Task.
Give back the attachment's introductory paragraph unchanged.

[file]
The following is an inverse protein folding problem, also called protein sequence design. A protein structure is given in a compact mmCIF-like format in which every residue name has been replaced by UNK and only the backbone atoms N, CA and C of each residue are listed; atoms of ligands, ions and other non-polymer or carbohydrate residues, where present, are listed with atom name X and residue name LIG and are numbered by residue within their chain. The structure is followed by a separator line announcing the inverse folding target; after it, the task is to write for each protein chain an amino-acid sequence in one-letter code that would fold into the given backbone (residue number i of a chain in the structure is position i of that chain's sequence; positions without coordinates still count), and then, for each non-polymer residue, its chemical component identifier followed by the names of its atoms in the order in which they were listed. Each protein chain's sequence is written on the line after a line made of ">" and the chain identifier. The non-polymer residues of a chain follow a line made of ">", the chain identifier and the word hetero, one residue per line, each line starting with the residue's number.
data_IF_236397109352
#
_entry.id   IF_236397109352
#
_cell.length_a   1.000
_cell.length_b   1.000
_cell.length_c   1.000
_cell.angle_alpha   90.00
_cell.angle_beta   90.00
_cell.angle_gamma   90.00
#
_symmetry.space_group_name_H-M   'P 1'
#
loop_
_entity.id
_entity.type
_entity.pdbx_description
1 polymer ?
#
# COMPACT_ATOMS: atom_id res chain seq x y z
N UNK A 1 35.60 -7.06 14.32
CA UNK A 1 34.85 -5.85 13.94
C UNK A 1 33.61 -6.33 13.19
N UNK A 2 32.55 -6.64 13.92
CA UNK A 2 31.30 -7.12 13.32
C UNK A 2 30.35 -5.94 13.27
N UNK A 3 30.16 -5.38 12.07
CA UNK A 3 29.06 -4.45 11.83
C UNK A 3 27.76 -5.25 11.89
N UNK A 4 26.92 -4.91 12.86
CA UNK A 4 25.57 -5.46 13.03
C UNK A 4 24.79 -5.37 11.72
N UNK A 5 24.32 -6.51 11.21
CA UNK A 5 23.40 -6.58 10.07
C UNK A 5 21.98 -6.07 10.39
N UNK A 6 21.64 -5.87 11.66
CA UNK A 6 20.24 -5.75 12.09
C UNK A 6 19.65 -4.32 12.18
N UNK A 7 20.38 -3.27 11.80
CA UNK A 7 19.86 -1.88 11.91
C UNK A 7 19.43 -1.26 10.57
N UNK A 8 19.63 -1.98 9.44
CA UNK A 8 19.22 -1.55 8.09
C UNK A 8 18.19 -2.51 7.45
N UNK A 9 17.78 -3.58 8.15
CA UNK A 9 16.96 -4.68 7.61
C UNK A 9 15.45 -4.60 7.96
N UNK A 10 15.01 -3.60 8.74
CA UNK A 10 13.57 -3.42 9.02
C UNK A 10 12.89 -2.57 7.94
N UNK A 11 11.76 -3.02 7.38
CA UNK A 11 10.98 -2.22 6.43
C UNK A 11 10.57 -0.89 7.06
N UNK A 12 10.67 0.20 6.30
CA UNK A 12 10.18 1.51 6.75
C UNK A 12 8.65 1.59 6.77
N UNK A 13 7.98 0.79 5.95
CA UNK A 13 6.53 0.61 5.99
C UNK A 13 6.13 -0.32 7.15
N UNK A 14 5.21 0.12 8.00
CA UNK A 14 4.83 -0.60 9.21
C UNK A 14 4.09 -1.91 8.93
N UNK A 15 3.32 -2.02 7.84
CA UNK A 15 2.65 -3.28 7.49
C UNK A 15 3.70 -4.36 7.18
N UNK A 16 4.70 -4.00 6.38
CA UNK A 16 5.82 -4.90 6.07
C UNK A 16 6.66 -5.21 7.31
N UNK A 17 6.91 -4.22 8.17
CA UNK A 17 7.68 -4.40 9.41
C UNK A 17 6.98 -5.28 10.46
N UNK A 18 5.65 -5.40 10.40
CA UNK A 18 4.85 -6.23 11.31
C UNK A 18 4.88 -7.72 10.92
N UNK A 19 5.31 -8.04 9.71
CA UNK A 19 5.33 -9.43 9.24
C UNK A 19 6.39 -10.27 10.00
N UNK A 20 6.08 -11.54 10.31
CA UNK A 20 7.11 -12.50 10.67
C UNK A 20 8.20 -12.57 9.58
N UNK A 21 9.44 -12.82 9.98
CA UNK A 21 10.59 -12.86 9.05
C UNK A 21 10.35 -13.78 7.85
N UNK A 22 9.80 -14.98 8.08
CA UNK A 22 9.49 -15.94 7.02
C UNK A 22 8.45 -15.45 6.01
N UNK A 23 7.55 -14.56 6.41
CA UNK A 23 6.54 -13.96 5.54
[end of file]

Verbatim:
The following is an inverse protein folding problem, also called protein sequence design. A protein structure is given in a compact mmCIF-like format in which every residue name has been replaced by UNK and only the backbone atoms N, CA and C of each residue are listed; atoms of ligands, ions and other non-polymer or carbohydrate residues, where present, are listed with atom name X and residue name LIG and are numbered by residue within their chain. The structure is followed by a separator line announcing the inverse folding target; after it, the task is to write for each protein chain an amino-acid sequence in one-letter code that would fold into the given backbone (residue number i of a chain in the structure is position i of that chain's sequence; positions without coordinates still count), and then, for each non-polymer residue, its chemical component identifier followed by the names of its atoms in the order in which they were listed. Each protein chain's sequence is written on the line after a line made of ">" and the chain identifier. The non-polymer residues of a chain follow a line made of ">", the chain identifier and the word hetero, one residue per line, each line starting with the residue's number.